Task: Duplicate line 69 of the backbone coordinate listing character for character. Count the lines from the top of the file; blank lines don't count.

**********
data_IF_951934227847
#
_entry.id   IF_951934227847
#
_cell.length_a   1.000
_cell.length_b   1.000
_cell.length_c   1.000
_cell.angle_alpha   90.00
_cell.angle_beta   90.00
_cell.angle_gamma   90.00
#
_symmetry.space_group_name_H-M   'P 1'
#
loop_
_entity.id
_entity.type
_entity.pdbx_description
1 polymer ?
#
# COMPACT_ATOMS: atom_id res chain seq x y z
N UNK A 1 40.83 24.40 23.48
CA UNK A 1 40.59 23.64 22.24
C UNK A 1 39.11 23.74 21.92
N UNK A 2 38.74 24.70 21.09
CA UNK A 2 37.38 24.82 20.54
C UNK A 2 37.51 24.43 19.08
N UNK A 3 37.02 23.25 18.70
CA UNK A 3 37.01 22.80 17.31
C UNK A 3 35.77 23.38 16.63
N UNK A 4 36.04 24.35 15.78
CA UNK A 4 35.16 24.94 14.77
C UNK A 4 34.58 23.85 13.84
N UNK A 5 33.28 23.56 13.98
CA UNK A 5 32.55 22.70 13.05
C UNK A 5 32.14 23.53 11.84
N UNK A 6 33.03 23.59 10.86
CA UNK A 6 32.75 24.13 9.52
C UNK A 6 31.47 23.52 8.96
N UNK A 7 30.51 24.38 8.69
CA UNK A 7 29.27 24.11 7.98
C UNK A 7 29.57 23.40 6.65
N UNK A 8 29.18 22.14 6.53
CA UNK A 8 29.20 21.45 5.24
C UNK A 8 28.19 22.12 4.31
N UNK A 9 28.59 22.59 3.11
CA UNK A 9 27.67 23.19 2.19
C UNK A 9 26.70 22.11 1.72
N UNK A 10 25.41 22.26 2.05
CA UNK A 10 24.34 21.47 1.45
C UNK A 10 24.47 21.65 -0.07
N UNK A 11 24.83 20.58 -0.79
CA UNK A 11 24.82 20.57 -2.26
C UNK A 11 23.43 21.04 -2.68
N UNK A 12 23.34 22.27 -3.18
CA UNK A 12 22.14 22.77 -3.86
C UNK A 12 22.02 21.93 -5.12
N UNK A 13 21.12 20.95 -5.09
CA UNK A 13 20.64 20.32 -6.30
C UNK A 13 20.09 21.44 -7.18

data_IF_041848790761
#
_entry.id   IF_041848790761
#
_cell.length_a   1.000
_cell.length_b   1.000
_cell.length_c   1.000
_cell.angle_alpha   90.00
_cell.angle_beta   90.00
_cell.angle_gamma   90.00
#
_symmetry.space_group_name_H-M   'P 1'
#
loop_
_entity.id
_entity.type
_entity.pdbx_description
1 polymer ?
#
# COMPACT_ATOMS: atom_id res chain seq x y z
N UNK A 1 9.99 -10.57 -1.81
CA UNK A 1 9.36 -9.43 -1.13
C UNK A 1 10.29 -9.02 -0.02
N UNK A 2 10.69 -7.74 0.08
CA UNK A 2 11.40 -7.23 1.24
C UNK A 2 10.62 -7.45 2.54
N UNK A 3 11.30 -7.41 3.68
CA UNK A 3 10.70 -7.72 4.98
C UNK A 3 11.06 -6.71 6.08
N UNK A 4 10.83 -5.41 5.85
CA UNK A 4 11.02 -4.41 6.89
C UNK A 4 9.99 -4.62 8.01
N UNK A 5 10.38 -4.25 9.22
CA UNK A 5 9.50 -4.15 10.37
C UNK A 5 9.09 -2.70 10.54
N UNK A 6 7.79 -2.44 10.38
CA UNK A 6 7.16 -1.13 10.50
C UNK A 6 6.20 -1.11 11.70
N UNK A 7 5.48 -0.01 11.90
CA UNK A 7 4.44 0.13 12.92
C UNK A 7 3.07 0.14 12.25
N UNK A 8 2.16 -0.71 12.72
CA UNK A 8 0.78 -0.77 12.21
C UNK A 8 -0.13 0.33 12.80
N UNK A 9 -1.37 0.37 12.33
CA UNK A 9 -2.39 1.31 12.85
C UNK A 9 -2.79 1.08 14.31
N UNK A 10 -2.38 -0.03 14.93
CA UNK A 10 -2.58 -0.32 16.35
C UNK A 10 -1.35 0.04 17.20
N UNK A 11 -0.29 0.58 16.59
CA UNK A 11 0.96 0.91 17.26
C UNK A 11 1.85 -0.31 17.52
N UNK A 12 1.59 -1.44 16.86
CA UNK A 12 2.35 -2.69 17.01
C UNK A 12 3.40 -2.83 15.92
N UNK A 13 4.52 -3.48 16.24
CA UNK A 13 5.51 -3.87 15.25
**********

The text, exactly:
_cell.angle_gamma   90.00